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For Campbell rade, but Myrie* staid,
And sair he paid the kain,† man;
Fell skelps he got, was war than shot
Frae the sharp-edg'd claymore, man;
Frae many a spout came running out
His reeking-het red gore, man.

But Gard❜nert brave did still behave
Like to a hero bright, man;
His courage true, like him were few,
That still despised flight, man;

* Mr. Myrie was a student of physic, from Jamaica; he entered as a volunteer in Cope's army, and was miserably mangled by the broad-sword.

ti. e. He suffered severely in the cause.

James Gardiner, colonel of a regiment of horse. This gentleman's conduct, however celebrated, does not seem to have proceeded so much from the generous ardour of a noble and heroic mind, as from a spirit of religious enthusiasm, and a bigoted reliance on the Presbyterian doctrine of predestination, which rendered it a matter of perfect indifference whether he left the field or remained in it. Being deserted by his troop, he was killed by a Highlander, with a Lochaber axe.

Colonel Gardiner having, when a gay young man, at Paris, made an assignation with a lady, was, as he pretended, not only deterred from keeping his appointment, but thoroughly reclaimed from all such thoughts in future, by an apparition. See his Life by Doddridge.

For king and laws, and country's cause,
In honour's bed he lay, man;
His life, but not his courage, fled,
While he had breath to draw, man.

And major Bowle, that worthy soul,
Was brought down to the ground, man;
His horse being shot, it was his lot

For to get mony a wound, man :
Lieutenant Smith, of Irish birth,

Frae whom he call'd for aid, man, Being full of dread, lap o'er his head, And wadna be gainsaid, man.

He made sic haste, sae spur'd his beast,
"Twas little there he saw, man;

To Berwick rade, and safely said,
The Scots were rebels a', man;
But let that end, for well 'tis kend
His use and wont to lie, man;
The Teague is naught, he never faught,
When he had room to flee, man.

And Caddell drest, amang the rest,
With gun and good claymore, man,
On gelding grey he rode that way,

With pistols set before, man;

The cause was good, he'd spend his blood,
Before that he would yield, man;

But the night before he left the cor,
And never fac'd the field, man.

But gallant Roger, like a soger,
Stood and bravely fought, man;
I'm wae to tell, at last he fell,

But mae down wi' him brought, man:
At point of death, wi' his last breath,
(Some standing round in ring, man),
On's back lying flat, he wav'd his hat,

And cry'd, God save the king, man.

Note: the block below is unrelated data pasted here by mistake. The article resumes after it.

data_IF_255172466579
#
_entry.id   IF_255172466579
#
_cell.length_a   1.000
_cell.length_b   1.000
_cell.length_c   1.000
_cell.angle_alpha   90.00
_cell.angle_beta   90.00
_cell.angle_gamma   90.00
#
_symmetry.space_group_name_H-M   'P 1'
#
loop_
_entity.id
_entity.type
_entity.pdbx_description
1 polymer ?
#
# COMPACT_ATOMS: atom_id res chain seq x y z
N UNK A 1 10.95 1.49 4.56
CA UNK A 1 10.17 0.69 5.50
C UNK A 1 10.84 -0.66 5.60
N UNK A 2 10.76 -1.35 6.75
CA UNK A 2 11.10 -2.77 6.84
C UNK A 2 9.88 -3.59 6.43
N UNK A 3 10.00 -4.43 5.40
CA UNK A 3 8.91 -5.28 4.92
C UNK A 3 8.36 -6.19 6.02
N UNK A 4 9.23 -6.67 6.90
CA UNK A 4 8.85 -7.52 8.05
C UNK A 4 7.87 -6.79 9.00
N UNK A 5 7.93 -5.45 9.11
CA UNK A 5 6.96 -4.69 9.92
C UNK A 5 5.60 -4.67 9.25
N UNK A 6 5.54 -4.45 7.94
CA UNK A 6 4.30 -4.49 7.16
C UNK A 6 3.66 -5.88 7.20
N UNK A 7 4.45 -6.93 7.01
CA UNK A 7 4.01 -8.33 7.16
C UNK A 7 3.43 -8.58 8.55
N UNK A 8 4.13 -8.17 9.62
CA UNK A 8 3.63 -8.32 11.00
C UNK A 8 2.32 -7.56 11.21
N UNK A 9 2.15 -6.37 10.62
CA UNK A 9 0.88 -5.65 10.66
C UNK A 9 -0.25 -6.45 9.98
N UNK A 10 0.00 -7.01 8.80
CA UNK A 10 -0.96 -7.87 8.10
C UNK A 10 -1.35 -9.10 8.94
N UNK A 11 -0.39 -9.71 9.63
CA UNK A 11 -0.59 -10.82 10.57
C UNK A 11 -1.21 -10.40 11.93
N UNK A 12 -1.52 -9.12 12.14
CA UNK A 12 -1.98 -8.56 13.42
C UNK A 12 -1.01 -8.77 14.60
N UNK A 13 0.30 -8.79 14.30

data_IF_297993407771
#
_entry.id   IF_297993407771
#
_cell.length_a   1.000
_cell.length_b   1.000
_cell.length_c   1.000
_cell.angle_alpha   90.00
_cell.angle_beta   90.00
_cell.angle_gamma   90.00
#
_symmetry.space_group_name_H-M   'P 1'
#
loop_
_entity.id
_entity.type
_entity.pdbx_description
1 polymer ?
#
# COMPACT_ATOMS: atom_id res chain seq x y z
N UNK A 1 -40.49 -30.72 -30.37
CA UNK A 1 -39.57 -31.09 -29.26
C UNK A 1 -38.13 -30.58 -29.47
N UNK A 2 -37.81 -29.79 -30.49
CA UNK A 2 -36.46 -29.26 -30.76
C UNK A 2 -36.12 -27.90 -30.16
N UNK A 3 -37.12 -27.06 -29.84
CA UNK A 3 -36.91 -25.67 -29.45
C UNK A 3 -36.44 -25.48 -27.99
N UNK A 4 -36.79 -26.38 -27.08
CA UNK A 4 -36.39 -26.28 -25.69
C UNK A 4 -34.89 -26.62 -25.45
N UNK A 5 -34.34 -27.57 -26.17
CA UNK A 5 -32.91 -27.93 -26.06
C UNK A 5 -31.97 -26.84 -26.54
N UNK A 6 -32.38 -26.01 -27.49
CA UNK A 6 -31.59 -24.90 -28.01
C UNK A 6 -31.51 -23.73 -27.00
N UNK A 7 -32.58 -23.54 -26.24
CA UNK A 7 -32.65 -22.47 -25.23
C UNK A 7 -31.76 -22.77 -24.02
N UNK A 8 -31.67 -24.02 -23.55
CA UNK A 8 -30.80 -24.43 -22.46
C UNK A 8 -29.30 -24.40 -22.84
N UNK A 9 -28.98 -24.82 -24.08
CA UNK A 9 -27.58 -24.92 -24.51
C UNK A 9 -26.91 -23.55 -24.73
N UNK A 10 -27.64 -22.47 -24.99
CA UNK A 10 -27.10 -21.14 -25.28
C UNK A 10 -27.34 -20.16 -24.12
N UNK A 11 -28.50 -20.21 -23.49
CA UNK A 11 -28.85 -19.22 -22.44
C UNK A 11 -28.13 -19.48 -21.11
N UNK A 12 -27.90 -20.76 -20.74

Some Highland rogues, like hungry dogs,
Neglecting to pursue, man,
About they fac'd, and in great haste
Upon the booty flew, man;

And they, as gain, for all their pain,
Are deck'd wi spoils of war, man;
Fow bald can tell how her nainsell
Was ne'er sae pra before, man.

At the thorn-tree, which you may see
Bewest the meadow-mill, man;

There mony slain lay on the plain,

The clans pursuing still, man.

Sic unco' hacks, and deadly whacks,

I never saw the like, man;

Lost hands and heads cost them their deads,
That fell near Preston-dyke, man.

That afternoon, when a' was done,
I gaed to see the fray, man;
But had I wist what after past,
I'd better staid away, man:
On Seaton sands, wi' nimble hands,
They pick'd my pockets bare, man;
But I wish ne'er to drie sick fear,
For a' the sum and mair, man.


THE Chorus of this song is old, the rest of it is mine.-Here, once for all, let me apologize for many silly compositions of mine in this work. Many beautiful airs wanted words; in the hurry of other avocations, if I could string a parcel of rhymes together any thing near tolerable, I was fain to let them pass. He must be an excellent poet indeed, whose every performance is excellent.



THE following account of this song I had from Dr. Blacklock.

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The Strephon and Lydia mentioned in the song were perhaps the loveliest couple of their time. The gentleman was commonly known by the name of Beau Gibson. The lady was the Gentle Jean, celebrated somewhere in Mr. Hamilton* of Bangour's poems. Having frequently met at public places, they had formed a reciprocal attachment,

* “With the elegant and accomplished WILLIAM HAMILTON of Bangour, whose amiable manners were long remembered with the tenderest recollection by all who knew him, Mr. Home lived in the closest habits of friendship. The Writer of these Memoirs has heard him dwell with delight on the scenes of their youthful days; and he has to regret that many an anecdote, to which he listened with pleasure, was not committed to a better record than a treacherous memory. Hamilton's mind is pictured in his verses. They are the easy and careless effusions of an elegant fancy and a chastened taste; and the sentiments they convey are the genuine feelings of a tender and susceptible heart, which perpetually owned the dominion of some favourite mistress; but whose passion generally evaporated in song, and made no serious or permanent impression. His poems had an additional charm to his cotemporaries, from being commonly addressed to his familiar friends of either sex."

Life of Lord Kaimes, vol. i. p. 64. Hamilton died in March, 1754, aged 50.

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